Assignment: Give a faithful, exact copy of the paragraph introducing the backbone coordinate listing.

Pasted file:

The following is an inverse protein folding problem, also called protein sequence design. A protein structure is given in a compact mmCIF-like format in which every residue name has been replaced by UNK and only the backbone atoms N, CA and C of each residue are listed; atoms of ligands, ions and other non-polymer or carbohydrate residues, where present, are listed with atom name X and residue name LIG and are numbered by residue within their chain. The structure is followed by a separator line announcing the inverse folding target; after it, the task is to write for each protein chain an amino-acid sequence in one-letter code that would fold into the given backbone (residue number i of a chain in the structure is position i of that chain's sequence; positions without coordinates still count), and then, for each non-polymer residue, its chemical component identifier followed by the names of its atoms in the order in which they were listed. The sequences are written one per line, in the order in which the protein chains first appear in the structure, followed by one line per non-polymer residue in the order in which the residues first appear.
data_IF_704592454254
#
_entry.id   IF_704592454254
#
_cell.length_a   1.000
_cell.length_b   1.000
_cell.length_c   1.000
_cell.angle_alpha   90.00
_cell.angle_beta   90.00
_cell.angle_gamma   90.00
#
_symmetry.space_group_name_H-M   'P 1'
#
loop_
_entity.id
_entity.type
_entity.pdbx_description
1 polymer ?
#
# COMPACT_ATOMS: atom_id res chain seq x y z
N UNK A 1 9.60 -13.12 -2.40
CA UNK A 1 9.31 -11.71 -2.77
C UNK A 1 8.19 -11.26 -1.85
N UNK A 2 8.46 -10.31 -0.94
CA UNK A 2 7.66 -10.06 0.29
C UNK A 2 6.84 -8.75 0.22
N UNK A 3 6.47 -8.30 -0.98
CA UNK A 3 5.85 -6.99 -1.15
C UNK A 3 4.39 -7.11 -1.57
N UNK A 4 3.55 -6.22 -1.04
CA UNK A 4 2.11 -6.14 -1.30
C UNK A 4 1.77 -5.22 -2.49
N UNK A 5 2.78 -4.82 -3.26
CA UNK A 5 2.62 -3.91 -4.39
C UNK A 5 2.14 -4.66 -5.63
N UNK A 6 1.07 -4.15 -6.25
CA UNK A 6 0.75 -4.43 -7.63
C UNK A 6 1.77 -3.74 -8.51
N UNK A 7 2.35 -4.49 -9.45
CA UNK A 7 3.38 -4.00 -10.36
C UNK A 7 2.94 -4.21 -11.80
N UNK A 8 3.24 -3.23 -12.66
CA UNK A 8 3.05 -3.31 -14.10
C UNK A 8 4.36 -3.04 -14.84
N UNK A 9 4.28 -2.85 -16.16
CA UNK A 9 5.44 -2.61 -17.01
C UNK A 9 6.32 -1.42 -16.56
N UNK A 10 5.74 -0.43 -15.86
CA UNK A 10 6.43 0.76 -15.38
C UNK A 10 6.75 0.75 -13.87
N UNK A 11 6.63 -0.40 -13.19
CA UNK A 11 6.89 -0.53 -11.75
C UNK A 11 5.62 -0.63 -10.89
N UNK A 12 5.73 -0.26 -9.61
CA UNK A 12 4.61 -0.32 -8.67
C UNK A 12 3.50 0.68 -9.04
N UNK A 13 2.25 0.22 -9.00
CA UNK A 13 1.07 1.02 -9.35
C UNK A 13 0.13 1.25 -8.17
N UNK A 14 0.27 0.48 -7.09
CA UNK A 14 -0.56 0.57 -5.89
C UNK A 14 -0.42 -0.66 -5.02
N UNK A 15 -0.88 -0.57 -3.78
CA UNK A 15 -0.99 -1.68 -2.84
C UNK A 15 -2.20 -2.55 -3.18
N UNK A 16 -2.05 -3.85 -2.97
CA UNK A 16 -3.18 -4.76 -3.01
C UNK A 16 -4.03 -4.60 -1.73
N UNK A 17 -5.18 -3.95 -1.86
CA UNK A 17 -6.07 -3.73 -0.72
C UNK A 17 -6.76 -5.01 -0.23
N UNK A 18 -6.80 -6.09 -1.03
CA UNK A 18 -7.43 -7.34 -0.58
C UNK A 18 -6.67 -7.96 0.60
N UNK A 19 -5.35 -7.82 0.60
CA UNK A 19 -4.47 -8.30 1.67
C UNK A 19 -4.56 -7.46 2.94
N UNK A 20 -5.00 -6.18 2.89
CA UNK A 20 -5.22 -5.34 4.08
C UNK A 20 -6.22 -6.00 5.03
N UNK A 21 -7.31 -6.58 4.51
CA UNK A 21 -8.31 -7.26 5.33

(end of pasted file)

The following is an inverse protein folding problem, also called protein sequence design. A protein structure is given in a compact mmCIF-like format in which every residue name has been replaced by UNK and only the backbone atoms N, CA and C of each residue are listed; atoms of ligands, ions and other non-polymer or carbohydrate residues, where present, are listed with atom name X and residue name LIG and are numbered by residue within their chain. The structure is followed by a separator line announcing the inverse folding target; after it, the task is to write for each protein chain an amino-acid sequence in one-letter code that would fold into the given backbone (residue number i of a chain in the structure is position i of that chain's sequence; positions without coordinates still count), and then, for each non-polymer residue, its chemical component identifier followed by the names of its atoms in the order in which they were listed. The sequences are written one per line, in the order in which the protein chains first appear in the structure, followed by one line per non-polymer residue in the order in which the residues first appear.